Export/Import client configuration data
See the Changelog for list of features and fixes currently only available in the nightly builds.
The subject of banning is one that I've been reluctant to tackle in SoulseekQt since the very beginning. There are few topics in the history of Soulseek that have been as much the subject of strife and ill-will. Horror story after horror story, it seemed as if for almost every case of it being used to prevent download abuse, someone out there has been banning for all the wrong reasons. Because they didn't like what the other person was sharing, or often for no apparent reason whatsoever, and refusing to answer any questions; a situation I've been in myself in the past. All arguments against banning aside, there appears to be no way around it. He who shares is the one offering their own data and bandwidth for others to enjoy, and control over their own upload queue cannot be denied to them. So an alternative to banning, I did not come up with. The distinction I've decided to make instead is largely semantic, but in other ways also functional. There has already been much refinement of the concept of public and private sharing in the new client. For a while now, you've been able not only to select different folders to be shared either with everyone or users on your list, but also with specific groups of users, being able to expose a completely different file hierarchy to each user. Collapsing the notion of banning into this already existing system of selective sharing, what if, instead of banning a user, you simply unshared your files from that user? What is the difference, you might be asking at this point? Off the bat, not much. All uploads queued to that user will be automatically removed from your queue, and no longer having access to your files, any further attempts to queue or re-queue will return a 'file not shared' message, which already sounds less hostile. There are other side benefits to this as well. Not having access to your files, nothing will be shown to that user when they are trying to browse your share, and no search results will be returned to them either. The intention here isn't to fool the other person into thinking you've simply unshared those files, but rather to communicate that a privilege that was previously offered has now been made absent, and to present a less personal front. Again, semantics, but I do quite like the alternative.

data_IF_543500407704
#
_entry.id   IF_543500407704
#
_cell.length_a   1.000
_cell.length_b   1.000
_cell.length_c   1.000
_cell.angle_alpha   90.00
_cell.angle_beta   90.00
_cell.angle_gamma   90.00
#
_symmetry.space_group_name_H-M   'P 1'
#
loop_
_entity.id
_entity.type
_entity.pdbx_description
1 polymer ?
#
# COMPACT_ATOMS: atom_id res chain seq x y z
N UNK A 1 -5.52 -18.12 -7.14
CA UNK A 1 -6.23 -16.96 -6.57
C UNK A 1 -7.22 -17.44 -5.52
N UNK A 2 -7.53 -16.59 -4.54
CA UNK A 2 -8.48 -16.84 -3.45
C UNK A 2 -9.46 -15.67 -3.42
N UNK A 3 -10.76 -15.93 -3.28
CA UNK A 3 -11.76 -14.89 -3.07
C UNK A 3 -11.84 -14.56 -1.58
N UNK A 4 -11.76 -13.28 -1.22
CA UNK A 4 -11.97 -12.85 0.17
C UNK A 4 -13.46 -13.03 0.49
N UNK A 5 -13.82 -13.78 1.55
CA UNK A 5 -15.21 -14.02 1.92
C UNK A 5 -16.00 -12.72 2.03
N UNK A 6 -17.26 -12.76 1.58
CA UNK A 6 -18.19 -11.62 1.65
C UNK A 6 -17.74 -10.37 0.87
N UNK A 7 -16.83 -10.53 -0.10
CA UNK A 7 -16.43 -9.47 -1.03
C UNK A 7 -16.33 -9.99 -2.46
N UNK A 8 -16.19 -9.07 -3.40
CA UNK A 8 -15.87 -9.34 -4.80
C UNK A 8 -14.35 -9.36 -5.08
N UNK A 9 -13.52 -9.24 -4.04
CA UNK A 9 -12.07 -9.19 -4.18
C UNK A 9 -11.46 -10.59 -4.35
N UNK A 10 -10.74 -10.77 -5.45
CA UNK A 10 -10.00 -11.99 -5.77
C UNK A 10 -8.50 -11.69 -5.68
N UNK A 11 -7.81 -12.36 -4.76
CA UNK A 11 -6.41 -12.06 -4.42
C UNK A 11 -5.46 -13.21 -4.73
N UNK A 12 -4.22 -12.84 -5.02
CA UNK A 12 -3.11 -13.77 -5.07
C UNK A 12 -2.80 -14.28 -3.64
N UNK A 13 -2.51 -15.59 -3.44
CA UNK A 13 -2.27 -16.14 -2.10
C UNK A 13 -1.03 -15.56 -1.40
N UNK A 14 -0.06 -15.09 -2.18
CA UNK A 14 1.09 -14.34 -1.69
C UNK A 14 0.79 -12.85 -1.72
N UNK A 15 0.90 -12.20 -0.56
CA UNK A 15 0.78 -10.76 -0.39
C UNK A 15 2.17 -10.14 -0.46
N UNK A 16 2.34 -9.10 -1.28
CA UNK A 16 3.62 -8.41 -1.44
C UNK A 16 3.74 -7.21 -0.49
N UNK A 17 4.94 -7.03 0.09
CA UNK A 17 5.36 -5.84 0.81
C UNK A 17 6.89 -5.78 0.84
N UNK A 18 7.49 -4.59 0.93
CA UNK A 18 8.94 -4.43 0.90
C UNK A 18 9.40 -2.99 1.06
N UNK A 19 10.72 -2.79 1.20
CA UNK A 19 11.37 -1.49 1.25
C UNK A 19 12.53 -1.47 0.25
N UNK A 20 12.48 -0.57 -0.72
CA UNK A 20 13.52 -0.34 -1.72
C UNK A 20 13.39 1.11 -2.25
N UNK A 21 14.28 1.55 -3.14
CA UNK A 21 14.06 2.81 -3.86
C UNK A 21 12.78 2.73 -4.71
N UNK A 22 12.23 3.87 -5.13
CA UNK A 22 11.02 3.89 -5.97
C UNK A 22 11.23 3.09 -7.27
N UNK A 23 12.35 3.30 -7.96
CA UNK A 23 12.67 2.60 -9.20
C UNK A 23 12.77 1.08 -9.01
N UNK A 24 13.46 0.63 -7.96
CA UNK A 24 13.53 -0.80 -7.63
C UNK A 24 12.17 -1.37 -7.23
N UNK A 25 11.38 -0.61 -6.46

Builds for Windows, Mac and Linux are available on the download page.